Cooking is a big part of my relationship with Nick. Early on in our dating relationship, Nick offered to pick up groceries on his way over to my apartment and cook dinner. He showed up with two overflowing bags from Whole Foods. He threw together some fancy snacks to munch on while we (he) cooked – bread, smoked gouda, mustard, a balsamic dipping sauce he made, and fresh basil. Honestly that was filling enough that I don’t remember what he fixed along with the main course of London broil. I do know there was supposed to be a soup course (black bean) but our stomachs were full before we got that far.
This was 3 ½ years ago. Since then, there have been many meals we’ve prepared together, or for each other. But even though we both love to cook, our approaches are about as opposite as they can be, and it’s taken a long time for us to use that to our advantage instead of a point of contention.
Pretty typical- Nick doing the work, me watching to make sure he is doing it right:
Nick is a musician, and he cooks like, well, a rock star. It’s bold and excessive and indulgent. There is a lot of butter. And sometimes duck fat. And in true rock star fashion, Nick’s cooking is rather nonconformist. The only recipe I’ve ever seen him follow is for Wolfgang Puck’s pizza dough. I once caught him putting maraschino cherries in chili. (And by “caught”, I mean, “found a sticky red spot on the counter the next day and used some deductive reasoning”.) His intuitive approach almost always pays off. Even though he promised me years ago that if he ever cooked something inedible, he’d buy dinner, so far, that hasn’t been necessary.
In contrast, I come to the kitchen with the mindset of a researcher. I follow precise methodology until I know enough to start coming up with my own innovations. Much like a good experimental design builds on theory and previous research, I check the existing literature before testing my culinary ideas to make sure they’re worth while. (In particular I love The Flavor Bible.) But I’d like to think there is also artistry in my cooking- I make deliberate choices about balancing meals and selecting flavors that compliment and contrast. And the visual presentation is important- on more than one occasion I’ve added fresh basil to a tomato sauce not because it enhances the flavor but because the bright green looks so pretty sitting on top of the red sauce.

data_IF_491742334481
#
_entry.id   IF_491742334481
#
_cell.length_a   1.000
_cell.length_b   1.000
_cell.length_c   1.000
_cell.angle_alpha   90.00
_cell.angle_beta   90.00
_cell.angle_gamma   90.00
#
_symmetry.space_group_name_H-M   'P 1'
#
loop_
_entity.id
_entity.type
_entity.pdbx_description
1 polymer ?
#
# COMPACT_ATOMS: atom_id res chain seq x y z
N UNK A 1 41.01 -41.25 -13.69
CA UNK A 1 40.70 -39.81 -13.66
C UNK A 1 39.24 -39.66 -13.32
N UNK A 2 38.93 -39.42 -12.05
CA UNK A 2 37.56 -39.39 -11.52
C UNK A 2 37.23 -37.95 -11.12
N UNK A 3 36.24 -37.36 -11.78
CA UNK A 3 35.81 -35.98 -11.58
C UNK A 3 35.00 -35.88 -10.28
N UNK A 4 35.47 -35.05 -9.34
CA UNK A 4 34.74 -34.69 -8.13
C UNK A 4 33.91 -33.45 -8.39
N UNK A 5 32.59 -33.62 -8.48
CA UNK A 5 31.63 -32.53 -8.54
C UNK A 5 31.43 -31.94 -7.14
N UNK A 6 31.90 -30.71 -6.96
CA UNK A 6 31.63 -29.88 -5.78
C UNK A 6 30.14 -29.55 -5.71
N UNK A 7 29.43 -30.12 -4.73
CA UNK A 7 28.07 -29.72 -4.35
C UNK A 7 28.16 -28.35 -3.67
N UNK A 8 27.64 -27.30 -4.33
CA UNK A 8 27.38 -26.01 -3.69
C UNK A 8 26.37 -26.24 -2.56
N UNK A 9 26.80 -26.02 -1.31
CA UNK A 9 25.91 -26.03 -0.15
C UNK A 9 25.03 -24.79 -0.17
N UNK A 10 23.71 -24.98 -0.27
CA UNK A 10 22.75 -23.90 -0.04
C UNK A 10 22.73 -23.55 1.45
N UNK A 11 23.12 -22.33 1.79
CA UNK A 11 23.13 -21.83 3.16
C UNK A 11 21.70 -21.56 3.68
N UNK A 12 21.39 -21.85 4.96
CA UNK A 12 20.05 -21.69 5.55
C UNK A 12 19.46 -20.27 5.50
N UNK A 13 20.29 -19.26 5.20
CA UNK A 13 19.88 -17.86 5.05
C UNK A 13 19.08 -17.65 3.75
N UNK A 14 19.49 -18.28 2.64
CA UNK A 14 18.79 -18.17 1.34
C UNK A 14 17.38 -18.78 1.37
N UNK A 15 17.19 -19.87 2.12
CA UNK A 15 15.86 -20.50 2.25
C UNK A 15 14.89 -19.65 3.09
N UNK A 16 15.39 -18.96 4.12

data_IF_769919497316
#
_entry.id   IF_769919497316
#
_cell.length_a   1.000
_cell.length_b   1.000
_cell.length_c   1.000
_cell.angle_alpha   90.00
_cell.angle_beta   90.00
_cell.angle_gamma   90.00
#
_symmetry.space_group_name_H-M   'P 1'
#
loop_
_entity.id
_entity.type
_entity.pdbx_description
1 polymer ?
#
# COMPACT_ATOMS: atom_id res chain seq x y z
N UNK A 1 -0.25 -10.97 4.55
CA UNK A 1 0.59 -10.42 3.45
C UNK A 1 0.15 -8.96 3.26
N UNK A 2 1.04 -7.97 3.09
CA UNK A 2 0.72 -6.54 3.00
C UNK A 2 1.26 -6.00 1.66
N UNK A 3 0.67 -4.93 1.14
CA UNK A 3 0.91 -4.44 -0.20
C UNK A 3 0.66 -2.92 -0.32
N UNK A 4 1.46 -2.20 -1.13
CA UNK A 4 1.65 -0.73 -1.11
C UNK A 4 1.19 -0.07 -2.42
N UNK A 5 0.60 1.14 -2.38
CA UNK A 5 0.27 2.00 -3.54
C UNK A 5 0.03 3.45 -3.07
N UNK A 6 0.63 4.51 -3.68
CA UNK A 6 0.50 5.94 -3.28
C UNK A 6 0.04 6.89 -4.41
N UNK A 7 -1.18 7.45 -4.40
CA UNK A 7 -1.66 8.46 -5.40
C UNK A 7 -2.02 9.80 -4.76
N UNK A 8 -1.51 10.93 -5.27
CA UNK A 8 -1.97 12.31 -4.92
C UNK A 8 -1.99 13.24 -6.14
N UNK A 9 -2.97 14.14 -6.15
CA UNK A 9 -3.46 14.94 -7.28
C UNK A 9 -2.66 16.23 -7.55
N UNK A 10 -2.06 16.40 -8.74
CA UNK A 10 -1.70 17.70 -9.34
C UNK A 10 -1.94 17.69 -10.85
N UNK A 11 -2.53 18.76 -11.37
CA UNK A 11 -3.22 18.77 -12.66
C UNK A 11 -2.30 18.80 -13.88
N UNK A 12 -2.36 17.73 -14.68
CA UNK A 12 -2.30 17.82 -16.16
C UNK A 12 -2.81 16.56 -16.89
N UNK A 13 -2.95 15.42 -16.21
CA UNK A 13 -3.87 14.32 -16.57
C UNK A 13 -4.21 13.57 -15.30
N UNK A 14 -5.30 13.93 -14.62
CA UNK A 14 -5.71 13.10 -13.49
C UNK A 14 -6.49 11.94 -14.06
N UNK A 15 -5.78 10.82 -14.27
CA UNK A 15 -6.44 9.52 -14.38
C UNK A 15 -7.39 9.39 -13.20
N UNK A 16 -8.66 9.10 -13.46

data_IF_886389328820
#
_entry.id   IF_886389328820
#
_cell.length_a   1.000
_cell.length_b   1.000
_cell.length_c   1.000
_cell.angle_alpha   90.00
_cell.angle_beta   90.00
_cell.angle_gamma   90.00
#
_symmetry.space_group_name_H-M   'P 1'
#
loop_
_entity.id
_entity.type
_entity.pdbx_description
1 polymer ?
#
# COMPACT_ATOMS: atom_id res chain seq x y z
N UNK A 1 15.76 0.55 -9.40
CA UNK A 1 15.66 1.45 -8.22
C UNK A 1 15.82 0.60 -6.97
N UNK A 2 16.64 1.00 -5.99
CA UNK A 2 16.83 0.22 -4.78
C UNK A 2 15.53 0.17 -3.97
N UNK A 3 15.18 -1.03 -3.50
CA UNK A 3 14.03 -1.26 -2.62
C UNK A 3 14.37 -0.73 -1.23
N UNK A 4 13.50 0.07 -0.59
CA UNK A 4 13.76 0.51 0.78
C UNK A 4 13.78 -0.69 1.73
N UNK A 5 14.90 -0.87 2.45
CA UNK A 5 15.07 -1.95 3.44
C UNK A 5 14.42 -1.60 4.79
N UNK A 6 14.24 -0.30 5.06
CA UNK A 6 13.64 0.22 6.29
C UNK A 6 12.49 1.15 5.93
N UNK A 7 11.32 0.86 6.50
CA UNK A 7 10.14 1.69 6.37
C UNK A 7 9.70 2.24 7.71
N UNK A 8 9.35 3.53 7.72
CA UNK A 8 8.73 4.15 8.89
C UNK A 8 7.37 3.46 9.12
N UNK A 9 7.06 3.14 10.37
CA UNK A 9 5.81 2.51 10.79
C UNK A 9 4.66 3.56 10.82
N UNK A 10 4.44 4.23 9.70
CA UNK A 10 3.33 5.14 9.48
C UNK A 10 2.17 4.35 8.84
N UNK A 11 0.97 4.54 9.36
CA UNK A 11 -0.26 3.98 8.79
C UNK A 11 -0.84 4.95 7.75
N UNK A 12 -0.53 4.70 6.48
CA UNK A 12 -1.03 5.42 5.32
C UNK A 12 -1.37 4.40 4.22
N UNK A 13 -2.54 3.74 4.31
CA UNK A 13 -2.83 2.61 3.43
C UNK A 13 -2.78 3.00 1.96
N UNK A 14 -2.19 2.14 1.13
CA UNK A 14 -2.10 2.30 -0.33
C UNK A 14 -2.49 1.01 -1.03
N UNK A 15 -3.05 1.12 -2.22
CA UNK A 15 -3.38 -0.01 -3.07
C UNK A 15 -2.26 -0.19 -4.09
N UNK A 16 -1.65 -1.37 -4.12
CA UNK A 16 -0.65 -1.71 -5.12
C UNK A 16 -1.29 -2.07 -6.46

So there have been a number of times we’ve clashed in the kitchen. My tendencies towards control freak don’t always allow me to work well with others. For a while it seemed to work better for us to take turns cooking. Nick can appreciate the subtleties in my cooking even if he couldn’t execute it himself, and I can enjoy his dinners as long as I turn a blind eye to the amount of butter he throws into the pan.
But as I’ve learned to trust Nick’s instincts and he has learned to listen to some of my suggestions (and my request that not every meal include red meat), we’ve come up with some pretty awesome collaborations recently. We successfully conjured up a grilled Mexican pizza last summer, and our first stab at making lasagna turned out amazingly well. Perhaps the biggest collaboration to date is our plan to cook our own wedding menu. Well, I’ll be helping to prepare in the days leading up to the wedding; once my nails are done, I’m out. Nick’s sister and brother-in-law will be the main culinary talent. And I’m sure I’ll be sharing some recipes and experiences as we move forward with the preparations!